Warhammer Vermintide was developer Fatshark’s attempt at entering the co-op market alongside hits like Left 4 Dead and Payday. Separating from the gun-focused entries, Vermintide took place in the dark fantasy universe of Warhammer with an emphasis on melee combat.
While the basic idea worked, the game’s confusing persistence system and random progression made it frustrating. With a new engine and design philosophy, Warhammer Vermintide 2 is a successful course correction and a great game for friends who like to slay together.
One of the most shocking surprises of E3 2017 was the collaboration by Ubisoft and Nintendo for Mario + Rabbids Kingdom Battle. Taking the well loved mascot and pairing him with Ubi’s attempt at a mascot, and on top of that, having tactical battles like in XCOM. With the game out, we have a game that shouldn’t work, and yet may be one of the best games to introduce new players to the design of XCOM.
The Yakuza series has seen a major resurgence thanks to the great Yakuza Zero and then Yakuza Kiwami of last year. With the renewed interest, it meant that Yakuza 6 had a lot to live up to in terms of pleasing old fans and keeping new ones invested. Unfortunately, while Yakuza 6: The Song of Life keeps the series’ highs, it has even lower lows.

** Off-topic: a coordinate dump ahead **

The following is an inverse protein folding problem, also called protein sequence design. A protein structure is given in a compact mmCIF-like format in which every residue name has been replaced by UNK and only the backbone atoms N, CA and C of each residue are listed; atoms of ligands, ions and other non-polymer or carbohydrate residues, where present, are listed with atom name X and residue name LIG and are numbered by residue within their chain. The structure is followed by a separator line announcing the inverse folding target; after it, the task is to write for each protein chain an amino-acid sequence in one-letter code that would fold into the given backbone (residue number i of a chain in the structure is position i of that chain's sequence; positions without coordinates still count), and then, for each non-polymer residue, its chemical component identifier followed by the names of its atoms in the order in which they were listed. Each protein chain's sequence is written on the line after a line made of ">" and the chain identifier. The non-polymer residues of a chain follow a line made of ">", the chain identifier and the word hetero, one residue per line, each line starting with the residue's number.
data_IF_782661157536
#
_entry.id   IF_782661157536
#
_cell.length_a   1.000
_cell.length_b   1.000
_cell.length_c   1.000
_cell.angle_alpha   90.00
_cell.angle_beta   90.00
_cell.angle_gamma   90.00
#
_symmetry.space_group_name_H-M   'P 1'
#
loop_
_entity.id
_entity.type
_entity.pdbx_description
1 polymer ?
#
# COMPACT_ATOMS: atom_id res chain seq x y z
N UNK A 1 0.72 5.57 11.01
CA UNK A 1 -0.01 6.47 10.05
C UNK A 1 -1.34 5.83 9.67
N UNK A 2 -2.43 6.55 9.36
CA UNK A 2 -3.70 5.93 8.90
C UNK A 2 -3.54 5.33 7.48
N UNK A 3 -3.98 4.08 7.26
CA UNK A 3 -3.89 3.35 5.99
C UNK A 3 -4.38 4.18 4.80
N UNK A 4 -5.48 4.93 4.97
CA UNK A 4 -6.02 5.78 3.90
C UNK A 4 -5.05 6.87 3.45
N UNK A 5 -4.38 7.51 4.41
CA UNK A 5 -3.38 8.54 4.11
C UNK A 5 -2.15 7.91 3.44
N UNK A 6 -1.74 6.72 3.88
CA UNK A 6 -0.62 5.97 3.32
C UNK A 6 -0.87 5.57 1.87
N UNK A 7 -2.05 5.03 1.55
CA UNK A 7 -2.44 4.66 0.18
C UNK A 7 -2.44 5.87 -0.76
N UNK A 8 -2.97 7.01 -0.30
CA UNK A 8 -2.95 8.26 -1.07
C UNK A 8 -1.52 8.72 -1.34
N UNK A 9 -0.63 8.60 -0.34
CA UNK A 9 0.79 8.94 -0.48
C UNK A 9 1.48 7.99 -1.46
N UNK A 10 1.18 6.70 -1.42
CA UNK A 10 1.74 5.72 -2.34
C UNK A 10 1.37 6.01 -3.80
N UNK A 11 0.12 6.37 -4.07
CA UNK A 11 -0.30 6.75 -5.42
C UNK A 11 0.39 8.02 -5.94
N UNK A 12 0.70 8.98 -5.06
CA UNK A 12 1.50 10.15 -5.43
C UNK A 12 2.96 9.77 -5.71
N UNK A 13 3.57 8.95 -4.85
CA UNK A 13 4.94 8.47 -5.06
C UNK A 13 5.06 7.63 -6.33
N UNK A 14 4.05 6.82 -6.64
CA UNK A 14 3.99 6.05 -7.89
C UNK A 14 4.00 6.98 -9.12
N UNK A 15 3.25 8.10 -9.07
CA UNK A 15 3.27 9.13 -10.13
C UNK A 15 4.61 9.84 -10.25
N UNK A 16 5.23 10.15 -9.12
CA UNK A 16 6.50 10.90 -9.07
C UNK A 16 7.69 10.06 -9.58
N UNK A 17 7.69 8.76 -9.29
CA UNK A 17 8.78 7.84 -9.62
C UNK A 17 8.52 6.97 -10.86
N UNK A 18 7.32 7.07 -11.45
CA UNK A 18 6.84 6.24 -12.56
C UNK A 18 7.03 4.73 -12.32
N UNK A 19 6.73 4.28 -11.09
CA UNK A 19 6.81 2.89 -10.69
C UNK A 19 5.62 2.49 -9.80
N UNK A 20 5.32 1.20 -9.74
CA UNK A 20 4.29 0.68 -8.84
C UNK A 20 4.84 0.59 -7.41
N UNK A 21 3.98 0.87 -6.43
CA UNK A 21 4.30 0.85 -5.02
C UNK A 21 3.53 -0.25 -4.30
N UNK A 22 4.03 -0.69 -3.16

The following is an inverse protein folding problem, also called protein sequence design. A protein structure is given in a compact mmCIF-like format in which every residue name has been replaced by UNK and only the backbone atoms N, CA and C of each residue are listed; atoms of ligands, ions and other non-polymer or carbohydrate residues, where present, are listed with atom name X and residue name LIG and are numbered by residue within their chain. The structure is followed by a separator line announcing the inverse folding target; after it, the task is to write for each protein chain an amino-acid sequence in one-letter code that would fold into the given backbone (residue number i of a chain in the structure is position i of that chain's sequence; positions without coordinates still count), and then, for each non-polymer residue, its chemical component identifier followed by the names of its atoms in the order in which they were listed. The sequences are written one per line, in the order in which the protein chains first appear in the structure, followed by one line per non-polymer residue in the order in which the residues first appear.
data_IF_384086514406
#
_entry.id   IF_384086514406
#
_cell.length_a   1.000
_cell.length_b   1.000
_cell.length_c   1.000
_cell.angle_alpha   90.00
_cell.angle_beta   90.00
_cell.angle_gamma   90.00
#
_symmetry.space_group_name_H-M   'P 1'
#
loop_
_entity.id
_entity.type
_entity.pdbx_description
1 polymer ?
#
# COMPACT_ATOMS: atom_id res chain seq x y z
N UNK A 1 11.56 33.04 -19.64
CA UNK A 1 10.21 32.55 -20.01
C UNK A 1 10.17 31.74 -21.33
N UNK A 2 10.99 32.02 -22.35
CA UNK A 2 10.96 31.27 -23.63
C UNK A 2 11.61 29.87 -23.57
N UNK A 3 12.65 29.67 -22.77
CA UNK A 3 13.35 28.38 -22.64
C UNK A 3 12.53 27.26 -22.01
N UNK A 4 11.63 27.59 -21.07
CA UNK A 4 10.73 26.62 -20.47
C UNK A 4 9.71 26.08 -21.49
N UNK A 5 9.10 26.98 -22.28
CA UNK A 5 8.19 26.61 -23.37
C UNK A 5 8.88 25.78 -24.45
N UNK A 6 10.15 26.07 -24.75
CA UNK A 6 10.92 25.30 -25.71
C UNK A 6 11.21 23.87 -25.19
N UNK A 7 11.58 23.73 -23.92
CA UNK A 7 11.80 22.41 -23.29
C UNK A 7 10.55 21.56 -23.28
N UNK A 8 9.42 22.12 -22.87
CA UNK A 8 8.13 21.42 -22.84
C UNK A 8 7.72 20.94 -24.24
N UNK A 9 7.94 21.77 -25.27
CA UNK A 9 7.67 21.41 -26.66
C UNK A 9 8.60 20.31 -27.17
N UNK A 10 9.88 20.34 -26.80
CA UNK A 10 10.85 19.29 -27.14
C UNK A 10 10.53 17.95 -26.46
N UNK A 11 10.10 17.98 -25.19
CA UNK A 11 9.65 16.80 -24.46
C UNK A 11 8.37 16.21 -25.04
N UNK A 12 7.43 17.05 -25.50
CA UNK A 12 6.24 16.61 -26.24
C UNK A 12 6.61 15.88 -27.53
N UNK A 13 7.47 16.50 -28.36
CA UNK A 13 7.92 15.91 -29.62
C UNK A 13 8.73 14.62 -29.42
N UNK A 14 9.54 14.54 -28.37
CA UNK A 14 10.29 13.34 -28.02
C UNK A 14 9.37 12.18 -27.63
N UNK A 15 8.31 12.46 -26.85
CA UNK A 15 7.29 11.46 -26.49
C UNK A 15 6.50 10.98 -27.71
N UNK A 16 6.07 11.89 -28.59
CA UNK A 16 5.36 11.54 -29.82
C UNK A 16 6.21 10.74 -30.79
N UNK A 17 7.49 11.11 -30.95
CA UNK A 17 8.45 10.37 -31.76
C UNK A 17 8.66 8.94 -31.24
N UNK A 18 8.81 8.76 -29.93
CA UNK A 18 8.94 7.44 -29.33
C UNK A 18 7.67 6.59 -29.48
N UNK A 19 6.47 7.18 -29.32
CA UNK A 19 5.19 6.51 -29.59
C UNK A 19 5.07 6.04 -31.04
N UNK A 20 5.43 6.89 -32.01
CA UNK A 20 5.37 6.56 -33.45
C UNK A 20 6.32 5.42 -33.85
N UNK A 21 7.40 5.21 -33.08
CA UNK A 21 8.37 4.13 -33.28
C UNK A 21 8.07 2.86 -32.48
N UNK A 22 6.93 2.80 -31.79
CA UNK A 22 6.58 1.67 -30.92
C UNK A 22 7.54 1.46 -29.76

The Resident Evil franchise holds the special distinction of defining the horror genre not once, but twice. The original game would create the modern survival horror genre, and Resident Evil 4 would become the standard of action-horror.
Despite the successes, the franchise as a whole has arguably had a tough time remaining the king of survival horror. After the failure of Resident Evil 6, Capcom went back to the drawing board and figuratively tore everything down to rebuild for Resident Evil 7. The good that Resident Evil 7 brings to the franchise deserves praise, but I just wish that they didn’t bring back the bad as well.